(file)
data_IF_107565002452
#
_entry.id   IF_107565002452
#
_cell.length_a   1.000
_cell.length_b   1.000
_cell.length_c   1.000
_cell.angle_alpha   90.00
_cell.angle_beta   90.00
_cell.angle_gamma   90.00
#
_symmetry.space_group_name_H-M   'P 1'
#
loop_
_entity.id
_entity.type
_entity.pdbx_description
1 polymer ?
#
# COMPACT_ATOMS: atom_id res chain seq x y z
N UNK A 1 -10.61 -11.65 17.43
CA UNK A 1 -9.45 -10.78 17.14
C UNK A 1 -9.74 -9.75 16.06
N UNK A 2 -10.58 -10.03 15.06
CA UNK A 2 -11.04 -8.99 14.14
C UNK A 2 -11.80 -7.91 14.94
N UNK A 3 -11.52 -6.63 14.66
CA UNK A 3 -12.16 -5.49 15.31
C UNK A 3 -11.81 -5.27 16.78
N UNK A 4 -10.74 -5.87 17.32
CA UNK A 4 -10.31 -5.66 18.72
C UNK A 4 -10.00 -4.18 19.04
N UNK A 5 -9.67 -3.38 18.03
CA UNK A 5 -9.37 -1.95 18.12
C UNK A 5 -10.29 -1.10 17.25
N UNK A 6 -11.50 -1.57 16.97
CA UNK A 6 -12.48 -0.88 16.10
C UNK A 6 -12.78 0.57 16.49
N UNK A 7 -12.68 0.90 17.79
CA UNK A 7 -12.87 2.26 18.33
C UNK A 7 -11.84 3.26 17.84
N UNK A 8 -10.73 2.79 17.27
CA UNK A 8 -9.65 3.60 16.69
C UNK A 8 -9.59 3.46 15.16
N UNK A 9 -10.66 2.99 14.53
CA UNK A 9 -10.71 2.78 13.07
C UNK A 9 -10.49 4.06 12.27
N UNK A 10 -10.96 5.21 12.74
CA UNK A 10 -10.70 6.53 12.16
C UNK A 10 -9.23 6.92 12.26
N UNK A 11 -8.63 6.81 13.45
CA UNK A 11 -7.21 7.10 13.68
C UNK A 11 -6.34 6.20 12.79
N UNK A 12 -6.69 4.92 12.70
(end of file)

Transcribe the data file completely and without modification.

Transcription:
data_IF_107565002452
#
_entry.id   IF_107565002452
#
_cell.length_a   1.000
_cell.length_b   1.000
_cell.length_c   1.000
_cell.angle_alpha   90.00
_cell.angle_beta   90.00
_cell.angle_gamma   90.00
#
_symmetry.space_group_name_H-M   'P 1'
#
loop_
_entity.id
_entity.type
_entity.pdbx_description
1 polymer ?
#
# COMPACT_ATOMS: atom_id res chain seq x y z
N UNK A 1 -10.61 -11.65 17.43
CA UNK A 1 -9.45 -10.78 17.14
C UNK A 1 -9.74 -9.75 16.06
N UNK A 2 -10.58 -10.03 15.06
CA UNK A 2 -11.04 -8.99 14.14
C UNK A 2 -11.80 -7.91 14.94
N UNK A 3 -11.52 -6.63 14.66
CA UNK A 3 -12.16 -5.49 15.31
C UNK A 3 -11.81 -5.27 16.78
N UNK A 4 -10.74 -5.87 17.32
CA UNK A 4 -10.31 -5.66 18.72
C UNK A 4 -10.00 -4.18 19.04
N UNK A 5 -9.67 -3.38 18.03
CA UNK A 5 -9.37 -1.95 18.12
C UNK A 5 -10.29 -1.10 17.25
N UNK A 6 -11.50 -1.57 16.97
CA UNK A 6 -12.48 -0.88 16.10
C UNK A 6 -12.78 0.57 16.49
N UNK A 7 -12.68 0.90 17.79
CA UNK A 7 -12.87 2.26 18.33
C UNK A 7 -11.84 3.26 17.84
N UNK A 8 -10.73 2.79 17.27
CA UNK A 8 -9.65 3.60 16.69
C UNK A 8 -9.59 3.46 15.16
N UNK A 9 -10.66 2.99 14.53
CA UNK A 9 -10.71 2.78 13.07
C UNK A 9 -10.49 4.06 12.27
N UNK A 10 -10.96 5.21 12.74
CA UNK A 10 -10.70 6.53 12.16
C UNK A 10 -9.23 6.92 12.26
N UNK A 11 -8.63 6.81 13.45
CA UNK A 11 -7.21 7.10 13.68
C UNK A 11 -6.34 6.20 12.79
N UNK A 12 -6.69 4.92 12.70